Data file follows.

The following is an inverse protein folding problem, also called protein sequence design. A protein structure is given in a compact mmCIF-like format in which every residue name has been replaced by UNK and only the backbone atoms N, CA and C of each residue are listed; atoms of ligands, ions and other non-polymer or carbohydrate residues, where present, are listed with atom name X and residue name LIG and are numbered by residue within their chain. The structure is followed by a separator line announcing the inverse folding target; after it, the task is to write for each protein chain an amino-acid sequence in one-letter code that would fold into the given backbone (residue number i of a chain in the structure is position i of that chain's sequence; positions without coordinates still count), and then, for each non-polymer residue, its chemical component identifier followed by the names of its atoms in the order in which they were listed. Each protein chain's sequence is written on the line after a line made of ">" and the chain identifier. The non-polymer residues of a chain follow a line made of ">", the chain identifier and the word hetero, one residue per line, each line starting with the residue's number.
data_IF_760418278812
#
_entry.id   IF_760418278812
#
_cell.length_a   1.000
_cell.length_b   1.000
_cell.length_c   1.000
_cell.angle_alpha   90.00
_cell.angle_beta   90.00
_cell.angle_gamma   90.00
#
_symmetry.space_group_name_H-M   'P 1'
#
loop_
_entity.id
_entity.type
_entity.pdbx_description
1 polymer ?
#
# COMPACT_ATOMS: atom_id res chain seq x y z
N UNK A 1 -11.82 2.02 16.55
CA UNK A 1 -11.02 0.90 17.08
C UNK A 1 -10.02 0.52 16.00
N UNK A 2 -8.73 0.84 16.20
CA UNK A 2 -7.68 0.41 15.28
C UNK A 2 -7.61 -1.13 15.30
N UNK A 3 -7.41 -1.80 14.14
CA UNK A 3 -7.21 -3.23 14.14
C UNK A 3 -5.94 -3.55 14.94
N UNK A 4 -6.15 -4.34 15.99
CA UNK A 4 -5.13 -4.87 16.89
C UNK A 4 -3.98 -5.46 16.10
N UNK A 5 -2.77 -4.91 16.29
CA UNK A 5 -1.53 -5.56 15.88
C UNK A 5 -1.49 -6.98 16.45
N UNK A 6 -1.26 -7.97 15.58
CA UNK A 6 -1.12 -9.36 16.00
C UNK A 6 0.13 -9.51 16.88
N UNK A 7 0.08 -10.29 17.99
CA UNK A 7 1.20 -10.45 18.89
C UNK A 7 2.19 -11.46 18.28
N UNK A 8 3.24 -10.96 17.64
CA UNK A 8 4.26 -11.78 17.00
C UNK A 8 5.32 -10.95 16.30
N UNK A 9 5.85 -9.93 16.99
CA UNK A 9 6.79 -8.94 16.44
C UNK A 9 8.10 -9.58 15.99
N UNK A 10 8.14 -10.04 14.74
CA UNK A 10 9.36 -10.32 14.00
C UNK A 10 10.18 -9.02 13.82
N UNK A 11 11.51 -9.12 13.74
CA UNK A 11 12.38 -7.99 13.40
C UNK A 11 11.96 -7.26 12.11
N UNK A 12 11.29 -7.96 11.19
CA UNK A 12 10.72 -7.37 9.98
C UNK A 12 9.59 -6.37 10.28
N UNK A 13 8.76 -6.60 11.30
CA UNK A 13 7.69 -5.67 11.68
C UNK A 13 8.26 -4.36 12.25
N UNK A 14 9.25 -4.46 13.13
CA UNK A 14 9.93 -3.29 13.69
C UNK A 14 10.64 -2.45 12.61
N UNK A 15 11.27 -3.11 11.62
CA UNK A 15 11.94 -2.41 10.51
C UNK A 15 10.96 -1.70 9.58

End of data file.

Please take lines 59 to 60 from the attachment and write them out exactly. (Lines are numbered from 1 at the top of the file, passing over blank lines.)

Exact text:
CA UNK A 13 7.69 -5.67 11.68
C UNK A 13 8.26 -4.36 12.25